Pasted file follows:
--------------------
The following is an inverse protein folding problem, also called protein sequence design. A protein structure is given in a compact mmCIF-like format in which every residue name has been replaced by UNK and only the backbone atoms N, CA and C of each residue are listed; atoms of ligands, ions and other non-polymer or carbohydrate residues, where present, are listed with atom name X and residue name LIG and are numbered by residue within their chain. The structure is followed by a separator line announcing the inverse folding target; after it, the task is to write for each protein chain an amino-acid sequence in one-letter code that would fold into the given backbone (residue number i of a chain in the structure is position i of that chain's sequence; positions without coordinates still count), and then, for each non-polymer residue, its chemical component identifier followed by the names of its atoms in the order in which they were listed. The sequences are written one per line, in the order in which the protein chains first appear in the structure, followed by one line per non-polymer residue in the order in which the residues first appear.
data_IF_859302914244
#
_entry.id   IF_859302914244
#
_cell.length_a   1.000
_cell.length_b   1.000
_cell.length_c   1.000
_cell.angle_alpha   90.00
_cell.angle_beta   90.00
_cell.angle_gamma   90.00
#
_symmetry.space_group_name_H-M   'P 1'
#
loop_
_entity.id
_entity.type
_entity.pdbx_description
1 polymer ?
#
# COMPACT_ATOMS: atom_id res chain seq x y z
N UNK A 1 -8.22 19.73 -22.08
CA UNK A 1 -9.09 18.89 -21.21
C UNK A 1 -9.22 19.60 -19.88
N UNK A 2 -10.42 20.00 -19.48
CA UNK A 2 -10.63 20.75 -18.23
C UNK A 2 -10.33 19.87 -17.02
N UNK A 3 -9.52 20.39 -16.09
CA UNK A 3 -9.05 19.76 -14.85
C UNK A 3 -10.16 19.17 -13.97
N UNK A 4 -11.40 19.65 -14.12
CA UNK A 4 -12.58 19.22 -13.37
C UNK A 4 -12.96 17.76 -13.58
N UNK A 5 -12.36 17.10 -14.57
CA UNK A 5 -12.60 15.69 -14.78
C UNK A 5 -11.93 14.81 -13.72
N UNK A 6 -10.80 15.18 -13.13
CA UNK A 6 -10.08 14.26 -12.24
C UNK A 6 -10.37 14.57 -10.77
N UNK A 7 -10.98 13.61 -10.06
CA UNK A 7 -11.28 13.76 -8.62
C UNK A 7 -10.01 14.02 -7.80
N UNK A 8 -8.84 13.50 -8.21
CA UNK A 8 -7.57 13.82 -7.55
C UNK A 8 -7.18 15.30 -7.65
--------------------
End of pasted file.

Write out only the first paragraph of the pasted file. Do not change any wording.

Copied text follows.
The following is an inverse protein folding problem, also called protein sequence design. A protein structure is given in a compact mmCIF-like format in which every residue name has been replaced by UNK and only the backbone atoms N, CA and C of each residue are listed; atoms of ligands, ions and other non-polymer or carbohydrate residues, where present, are listed with atom name X and residue name LIG and are numbered by residue within their chain. The structure is followed by a separator line announcing the inverse folding target; after it, the task is to write for each protein chain an amino-acid sequence in one-letter code that would fold into the given backbone (residue number i of a chain in the structure is position i of that chain's sequence; positions without coordinates still count), and then, for each non-polymer residue, its chemical component identifier followed by the names of its atoms in the order in which they were listed. The sequences are written one per line, in the order in which the protein chains first appear in the structure, followed by one line per non-polymer residue in the order in which the residues first appear.